Britain’s Hunger Games don’t summon 2 combatants from each District. Instead, entire communities are invited to fight amongst themselves. A refugee centre in Liverpool will do for starters. Then another in Rotherham, Skegness, Leeds or Nottingham.

To date, some 230 refugee hostels around the country have been targeted for protests. None have been accidental. All chase the mythology that it is the destitute who are to blame for everyone else’s poverty. No one mentions that the bulk of Britain’s asylum support spending goes directly into the pockets of rentier landlords not the refugees. Even the crisis feeds capitalism first.

The ‘modus operandi’ of Far Right activists sticks to a simple formula. Turn up at a refugee hostel. Take photos and share them derisively on social media. Do some footwork and leafleting in the local area. Stir up hostilities using fabricated misinformation. Create local flashpoints. Then rely on Right Wing MPs to redefine your incitement activities as ‘the defence of British values’.

Britain is flirting with fascism. Those who would defend the planet from the destructive greed of oil and gas conglomerates are criminalised and denied the right to even explain their stand in court. Those echoing the flotilla of falsehoods coming from Ministers become the stormtroopers for a government with no other cards to play.

Hitler did much the same with the Brownshirts. Trump does it for insurrectionists. But the problem doesn’t stem just from individual leaders. It comes from our steady drift into corporate feudalism.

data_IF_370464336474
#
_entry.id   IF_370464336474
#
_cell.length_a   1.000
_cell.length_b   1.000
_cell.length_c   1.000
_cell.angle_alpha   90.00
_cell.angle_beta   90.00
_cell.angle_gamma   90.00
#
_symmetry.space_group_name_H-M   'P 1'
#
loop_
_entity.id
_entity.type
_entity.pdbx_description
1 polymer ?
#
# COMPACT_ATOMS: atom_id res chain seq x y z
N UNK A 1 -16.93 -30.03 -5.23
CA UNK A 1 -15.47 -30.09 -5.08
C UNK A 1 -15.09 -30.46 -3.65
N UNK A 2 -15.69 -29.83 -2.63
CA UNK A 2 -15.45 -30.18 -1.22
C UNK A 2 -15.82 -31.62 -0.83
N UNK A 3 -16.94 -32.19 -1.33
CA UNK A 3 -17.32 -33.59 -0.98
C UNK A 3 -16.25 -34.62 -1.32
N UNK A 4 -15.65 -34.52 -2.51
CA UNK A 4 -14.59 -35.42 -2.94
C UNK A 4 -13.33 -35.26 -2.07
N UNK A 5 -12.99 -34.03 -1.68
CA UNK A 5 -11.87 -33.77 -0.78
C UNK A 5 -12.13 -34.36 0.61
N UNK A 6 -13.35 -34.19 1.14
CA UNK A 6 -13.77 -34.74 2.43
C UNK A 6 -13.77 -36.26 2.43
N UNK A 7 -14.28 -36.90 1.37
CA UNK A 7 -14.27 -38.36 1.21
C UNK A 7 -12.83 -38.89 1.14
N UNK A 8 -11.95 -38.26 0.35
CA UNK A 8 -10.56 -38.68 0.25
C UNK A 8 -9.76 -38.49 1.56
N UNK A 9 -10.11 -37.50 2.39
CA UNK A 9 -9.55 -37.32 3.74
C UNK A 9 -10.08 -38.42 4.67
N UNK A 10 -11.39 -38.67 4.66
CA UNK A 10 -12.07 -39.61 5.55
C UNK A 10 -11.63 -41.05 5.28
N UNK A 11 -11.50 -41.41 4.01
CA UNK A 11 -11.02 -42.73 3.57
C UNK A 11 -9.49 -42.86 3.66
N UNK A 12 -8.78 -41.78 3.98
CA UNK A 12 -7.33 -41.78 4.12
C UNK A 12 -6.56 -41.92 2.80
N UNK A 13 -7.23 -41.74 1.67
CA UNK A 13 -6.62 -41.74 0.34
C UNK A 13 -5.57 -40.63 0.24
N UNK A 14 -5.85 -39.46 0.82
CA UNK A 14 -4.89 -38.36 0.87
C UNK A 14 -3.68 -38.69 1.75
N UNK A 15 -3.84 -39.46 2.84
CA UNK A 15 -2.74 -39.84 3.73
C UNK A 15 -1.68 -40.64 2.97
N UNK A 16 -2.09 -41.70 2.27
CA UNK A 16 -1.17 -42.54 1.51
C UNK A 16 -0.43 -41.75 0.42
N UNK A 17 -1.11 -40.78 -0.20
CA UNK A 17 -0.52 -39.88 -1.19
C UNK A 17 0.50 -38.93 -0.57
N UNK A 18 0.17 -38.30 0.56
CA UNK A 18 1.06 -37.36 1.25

Today’s chasm dividing the ultra rich and the everyday poor is only sustained by disinformation and

division. Big money lies behind the breakdown

of society. It lobbies furiously (and fatuously) for

libertarian deregulation.

From far away tax havens, the super-rich champion the freedom to congest our streets, pollute our rivers, poison our air and avoid paying taxes. They loot the economy through privatisation and lower standards, then blame its victims for the mess that follows.

Nowhere is this more obvious (and absurd) than in the controversies whipped up around the ‘the 15 minute City’. A fabulous idea is being turned into a fantasists playground.

The 15-minute fantasists

At one level, ‘the 15 minute city’ simply restores to towns and cities much that was enjoyed by our parents and grandparents. Then, neighbourhoods and districts were full of local shops and amenities. Repair facilities – for bikes, furniture, electrical goods and lots more – were plentiful. This wasn’t a prison camp or

lock-down economics. Families weren’t confined to one neighbourhood. Plentiful bus and tram services connected us to relatives, workplaces, schools and town centres. Trains and coaches provided the links further afield.

All of this was before communities and districts were pillaged of shops and services. Urban deserts were redefined as commuter estates. Repair services disappeared. Traffic congestion became a symbol of progress rather than stupidity. And no one even mentioned climate collapse.

Today, the restoration of living neighbourhoods should make absolute sense. Instead, the protests against Oxford’s proposals for a Low Traffic Neighbourhood (LTN) offer a perfect example of how insanity can take over.